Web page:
This guest blog is written by Jay Gerhart, Vice President of Consumer Strategy, Atrium Health, and co-host of the podcast “A Sherpa’s Guide to Innovation.” As part of Atrium Health’s Innovation Engine, Jay has a passion for applying the theories of Professor Christensen, human-centered design, and improv to drive consumer-focused innovation.

Readers of The Prosperity Paradox: How Innovation Can Lift Nations Out Of Poverty by Clayton Christensen, Efosa Ojomo and Karen Dillion were introduced to Javier Lozano, founder and CEO of Clínicas del Azúcar, as an inspirational entrepreneur who set out to create “the McDonald’s of diabetes care.” As an MBA student at MIT in 2010, Javier learned about the Theories of Disruptive Innovation from Professor Christensen and immediately made it a personal mission to leverage them to expand access to diabetes care in Mexico. In fact, Javier’s mother was one of the clinic’s first patients and she played a later role in the development of its call center.

A prime example of “market-creating innovation”—a specific type of innovation that makes complex and expensive products simple and affordable so more people can consume them—Clínicas has attracted funding from the International Finance Corporation (part of the World Bank Group), and Javier seeks to open 100 clinics over the next several years.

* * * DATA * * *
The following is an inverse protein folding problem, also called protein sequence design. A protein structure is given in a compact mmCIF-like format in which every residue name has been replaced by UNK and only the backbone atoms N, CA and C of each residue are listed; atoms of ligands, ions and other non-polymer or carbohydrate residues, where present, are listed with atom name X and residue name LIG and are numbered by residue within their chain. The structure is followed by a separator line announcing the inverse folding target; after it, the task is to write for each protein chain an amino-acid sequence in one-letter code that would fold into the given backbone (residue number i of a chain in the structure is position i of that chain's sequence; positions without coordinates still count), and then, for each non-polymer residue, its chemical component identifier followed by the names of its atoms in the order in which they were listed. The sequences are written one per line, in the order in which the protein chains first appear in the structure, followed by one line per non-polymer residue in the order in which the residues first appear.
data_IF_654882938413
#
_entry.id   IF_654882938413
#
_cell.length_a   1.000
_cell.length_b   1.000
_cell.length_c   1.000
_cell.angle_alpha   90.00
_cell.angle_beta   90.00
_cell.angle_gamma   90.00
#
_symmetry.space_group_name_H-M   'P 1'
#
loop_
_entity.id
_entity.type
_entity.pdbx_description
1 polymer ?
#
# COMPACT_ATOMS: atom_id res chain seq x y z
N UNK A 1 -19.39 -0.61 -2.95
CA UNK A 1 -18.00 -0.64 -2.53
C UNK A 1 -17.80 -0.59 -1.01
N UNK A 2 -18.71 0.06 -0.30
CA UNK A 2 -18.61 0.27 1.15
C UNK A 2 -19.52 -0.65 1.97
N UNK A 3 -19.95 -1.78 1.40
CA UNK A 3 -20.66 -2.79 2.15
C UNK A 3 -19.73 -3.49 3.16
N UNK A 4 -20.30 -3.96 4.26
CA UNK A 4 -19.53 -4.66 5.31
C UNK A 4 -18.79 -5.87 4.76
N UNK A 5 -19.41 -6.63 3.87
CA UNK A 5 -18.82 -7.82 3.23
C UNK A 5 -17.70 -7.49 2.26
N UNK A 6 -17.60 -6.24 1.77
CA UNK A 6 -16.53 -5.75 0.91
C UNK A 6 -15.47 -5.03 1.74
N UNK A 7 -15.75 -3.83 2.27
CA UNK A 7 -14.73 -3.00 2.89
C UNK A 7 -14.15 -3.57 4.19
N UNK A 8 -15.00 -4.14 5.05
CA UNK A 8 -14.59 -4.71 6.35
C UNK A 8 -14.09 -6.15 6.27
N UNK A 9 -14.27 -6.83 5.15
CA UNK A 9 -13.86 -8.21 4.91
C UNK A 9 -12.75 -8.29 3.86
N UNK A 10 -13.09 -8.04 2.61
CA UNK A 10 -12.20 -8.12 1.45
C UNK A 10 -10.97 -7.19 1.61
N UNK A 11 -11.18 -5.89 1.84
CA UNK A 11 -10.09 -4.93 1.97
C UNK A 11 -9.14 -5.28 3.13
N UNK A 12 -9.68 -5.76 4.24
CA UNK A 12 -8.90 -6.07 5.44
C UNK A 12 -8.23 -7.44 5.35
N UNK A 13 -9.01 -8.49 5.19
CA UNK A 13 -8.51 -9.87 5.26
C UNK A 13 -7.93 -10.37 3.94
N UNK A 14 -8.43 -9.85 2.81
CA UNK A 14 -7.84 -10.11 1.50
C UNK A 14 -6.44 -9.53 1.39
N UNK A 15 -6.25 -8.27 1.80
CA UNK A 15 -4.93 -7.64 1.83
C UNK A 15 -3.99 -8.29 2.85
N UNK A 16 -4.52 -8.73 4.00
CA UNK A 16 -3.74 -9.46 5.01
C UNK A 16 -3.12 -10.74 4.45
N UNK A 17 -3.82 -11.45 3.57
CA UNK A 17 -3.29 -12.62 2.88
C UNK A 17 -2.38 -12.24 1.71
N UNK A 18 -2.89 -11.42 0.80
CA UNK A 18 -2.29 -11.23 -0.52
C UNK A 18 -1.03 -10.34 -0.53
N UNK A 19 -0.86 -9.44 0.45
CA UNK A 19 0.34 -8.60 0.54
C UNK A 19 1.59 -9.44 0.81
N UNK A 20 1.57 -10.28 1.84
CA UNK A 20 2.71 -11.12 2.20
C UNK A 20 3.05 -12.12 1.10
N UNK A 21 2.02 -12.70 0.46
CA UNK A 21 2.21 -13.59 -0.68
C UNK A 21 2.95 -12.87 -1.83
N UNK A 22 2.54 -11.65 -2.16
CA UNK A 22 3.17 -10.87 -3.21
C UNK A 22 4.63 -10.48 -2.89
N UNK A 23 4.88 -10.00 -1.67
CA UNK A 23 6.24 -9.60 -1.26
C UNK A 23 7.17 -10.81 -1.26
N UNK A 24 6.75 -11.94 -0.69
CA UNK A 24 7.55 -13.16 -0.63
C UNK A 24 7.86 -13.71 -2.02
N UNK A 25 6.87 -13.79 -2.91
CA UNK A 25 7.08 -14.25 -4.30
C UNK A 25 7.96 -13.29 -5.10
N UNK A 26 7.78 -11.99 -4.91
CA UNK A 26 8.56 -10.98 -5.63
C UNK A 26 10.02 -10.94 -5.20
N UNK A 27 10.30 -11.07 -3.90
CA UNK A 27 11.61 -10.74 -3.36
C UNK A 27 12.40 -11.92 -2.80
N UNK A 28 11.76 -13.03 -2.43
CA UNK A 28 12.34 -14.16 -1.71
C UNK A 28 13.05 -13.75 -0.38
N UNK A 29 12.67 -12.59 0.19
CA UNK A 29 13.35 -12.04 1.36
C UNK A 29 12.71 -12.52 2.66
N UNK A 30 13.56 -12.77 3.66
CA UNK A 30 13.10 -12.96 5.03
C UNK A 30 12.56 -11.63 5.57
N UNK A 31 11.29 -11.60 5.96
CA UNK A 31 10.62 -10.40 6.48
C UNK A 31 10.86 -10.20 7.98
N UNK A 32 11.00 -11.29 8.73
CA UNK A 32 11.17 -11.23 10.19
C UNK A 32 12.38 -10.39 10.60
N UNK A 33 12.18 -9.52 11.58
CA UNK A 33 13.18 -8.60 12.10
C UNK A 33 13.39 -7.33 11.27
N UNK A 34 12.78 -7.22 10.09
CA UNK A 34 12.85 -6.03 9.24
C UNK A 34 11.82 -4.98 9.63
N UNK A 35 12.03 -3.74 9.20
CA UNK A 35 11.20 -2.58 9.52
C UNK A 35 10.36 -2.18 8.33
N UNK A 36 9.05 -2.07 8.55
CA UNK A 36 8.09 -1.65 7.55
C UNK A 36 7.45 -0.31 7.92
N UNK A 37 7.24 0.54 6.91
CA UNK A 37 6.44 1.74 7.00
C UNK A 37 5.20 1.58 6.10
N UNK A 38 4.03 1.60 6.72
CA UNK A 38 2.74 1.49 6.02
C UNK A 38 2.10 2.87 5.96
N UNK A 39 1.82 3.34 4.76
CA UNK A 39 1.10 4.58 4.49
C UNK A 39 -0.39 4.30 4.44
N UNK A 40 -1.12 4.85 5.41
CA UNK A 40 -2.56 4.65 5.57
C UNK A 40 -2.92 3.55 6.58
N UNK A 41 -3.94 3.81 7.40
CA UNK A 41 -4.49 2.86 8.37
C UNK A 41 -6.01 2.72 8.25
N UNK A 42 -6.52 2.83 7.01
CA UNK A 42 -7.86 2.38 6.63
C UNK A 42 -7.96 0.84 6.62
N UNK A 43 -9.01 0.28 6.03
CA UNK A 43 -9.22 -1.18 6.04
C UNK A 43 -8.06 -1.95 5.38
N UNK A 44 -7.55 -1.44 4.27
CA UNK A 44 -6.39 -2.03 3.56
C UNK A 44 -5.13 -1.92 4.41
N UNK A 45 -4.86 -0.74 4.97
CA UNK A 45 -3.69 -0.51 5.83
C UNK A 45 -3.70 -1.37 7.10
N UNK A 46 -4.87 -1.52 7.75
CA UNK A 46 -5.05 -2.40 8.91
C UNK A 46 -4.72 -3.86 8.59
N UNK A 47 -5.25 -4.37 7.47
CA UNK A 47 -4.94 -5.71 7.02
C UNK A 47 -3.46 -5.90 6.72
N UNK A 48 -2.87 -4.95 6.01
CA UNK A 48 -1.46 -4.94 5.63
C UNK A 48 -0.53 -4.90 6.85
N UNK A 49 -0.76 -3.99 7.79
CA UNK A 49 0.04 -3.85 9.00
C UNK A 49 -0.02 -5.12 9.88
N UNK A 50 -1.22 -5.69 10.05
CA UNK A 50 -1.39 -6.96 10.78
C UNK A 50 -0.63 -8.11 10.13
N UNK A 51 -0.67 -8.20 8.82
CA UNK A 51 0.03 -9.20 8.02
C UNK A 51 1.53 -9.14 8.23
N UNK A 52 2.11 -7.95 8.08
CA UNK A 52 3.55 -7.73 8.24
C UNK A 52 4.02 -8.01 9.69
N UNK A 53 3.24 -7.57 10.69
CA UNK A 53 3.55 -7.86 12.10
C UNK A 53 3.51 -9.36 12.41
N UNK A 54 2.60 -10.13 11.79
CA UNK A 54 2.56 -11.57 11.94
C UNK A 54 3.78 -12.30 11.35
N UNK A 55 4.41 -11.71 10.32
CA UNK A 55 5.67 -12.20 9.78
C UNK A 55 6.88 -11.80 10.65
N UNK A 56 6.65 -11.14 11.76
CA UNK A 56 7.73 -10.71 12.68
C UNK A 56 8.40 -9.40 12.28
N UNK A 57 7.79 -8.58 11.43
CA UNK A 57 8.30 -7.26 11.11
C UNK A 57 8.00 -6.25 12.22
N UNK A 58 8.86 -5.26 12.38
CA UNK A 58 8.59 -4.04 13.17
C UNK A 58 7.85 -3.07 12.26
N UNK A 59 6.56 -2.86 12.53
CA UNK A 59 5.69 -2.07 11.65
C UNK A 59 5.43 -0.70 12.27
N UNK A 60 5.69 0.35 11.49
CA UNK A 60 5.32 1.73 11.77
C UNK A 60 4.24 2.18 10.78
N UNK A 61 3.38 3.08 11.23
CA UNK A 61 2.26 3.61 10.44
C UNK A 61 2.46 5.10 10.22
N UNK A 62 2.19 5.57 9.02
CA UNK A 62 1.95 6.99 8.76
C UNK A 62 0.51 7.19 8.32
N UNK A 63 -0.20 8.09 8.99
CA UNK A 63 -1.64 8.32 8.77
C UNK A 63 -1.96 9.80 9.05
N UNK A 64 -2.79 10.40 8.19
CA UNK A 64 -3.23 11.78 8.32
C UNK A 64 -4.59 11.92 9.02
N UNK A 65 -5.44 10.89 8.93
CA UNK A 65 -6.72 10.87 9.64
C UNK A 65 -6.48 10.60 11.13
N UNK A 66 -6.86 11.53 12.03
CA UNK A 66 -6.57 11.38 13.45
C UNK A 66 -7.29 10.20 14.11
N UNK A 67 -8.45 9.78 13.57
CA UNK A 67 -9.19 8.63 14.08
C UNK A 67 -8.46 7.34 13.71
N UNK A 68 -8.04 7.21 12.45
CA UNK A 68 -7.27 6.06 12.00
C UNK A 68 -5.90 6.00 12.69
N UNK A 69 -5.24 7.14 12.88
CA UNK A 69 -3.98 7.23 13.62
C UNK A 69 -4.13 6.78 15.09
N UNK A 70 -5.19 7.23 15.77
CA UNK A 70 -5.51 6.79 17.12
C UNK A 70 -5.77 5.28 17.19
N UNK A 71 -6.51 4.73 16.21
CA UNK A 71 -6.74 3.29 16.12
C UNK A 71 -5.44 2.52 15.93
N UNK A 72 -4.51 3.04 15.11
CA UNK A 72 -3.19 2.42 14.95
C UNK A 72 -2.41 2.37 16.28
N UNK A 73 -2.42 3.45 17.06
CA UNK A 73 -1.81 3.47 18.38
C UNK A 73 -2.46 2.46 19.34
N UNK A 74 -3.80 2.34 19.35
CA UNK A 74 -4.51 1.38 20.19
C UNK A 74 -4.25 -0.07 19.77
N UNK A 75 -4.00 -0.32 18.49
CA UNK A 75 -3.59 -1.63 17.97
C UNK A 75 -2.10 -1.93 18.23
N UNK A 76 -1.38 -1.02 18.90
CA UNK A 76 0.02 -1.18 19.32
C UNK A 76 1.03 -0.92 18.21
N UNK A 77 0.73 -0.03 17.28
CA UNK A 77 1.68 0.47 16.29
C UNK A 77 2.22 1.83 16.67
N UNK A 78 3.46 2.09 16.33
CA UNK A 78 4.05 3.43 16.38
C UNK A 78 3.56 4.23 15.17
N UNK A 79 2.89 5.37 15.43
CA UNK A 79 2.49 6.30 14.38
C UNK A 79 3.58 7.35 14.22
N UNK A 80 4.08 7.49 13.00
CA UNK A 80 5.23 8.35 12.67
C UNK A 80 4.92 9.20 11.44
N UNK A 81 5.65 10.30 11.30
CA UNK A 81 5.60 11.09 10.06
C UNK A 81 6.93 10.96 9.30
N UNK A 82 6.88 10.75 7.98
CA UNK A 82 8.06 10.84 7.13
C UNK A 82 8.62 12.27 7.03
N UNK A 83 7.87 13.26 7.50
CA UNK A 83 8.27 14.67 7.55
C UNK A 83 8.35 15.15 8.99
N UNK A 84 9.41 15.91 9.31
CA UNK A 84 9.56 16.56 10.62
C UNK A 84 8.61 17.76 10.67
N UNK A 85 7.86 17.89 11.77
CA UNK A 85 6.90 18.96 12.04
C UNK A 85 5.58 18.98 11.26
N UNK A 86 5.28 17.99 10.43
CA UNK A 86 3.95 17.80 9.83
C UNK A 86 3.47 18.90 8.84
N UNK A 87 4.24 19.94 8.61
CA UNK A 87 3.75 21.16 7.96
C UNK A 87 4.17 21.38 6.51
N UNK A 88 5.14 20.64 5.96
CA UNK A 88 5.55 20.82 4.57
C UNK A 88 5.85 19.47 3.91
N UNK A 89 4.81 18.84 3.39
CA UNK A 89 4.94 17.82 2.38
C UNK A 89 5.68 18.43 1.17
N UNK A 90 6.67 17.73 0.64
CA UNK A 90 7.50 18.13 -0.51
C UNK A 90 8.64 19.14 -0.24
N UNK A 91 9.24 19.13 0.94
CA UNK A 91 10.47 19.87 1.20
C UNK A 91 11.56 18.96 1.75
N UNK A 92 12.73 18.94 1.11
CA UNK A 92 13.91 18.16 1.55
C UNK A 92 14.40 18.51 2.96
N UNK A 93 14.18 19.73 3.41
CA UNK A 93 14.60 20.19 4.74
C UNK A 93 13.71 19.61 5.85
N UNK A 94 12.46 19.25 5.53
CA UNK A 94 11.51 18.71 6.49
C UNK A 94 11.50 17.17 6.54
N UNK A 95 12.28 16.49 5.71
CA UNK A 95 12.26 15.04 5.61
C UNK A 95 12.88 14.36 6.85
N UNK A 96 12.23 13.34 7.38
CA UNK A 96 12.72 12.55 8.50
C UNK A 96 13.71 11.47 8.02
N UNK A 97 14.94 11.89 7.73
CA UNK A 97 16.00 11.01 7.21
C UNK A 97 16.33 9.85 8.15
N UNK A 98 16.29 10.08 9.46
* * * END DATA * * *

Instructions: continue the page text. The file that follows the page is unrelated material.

Episode 88 of A Sherpa’s Guide to Innovation, featuring Javier Lozano, was a very special and enjoyable conversation for my co-host Ben Tingey and me. We talked to Javier about the early seeds for his company, how Professor Christensen and his theories influenced its development, and his plans for future growth.

Many of our podcasts have discussed the theories of Professor Christensen, and we’ve been proud to have a number of his colleagues and Christensen Institute researchers as guests. In Episode 74, we spoke with Institute researchers Efosa Ojomo and Rich Alton about their paper, Avoiding the prosperity paradox: How to build economic resilience in a post-COVID world. Clínicas was an important element in this paper, as an example of how to quantify market opportunity when a  significant portion of society is unable to access a product that they want and need.

We hope you will not only learn from Javier’s experience in market-creating innovation but be inspired by his story and passion for making what was previously expensive and difficult for Mexican people far more affordable and accessible. You will also be moved by his closing story about the lasting impact of Professor Christensen on him.

Listen to the episode here.


  • Christensen Institute
    Christensen Institute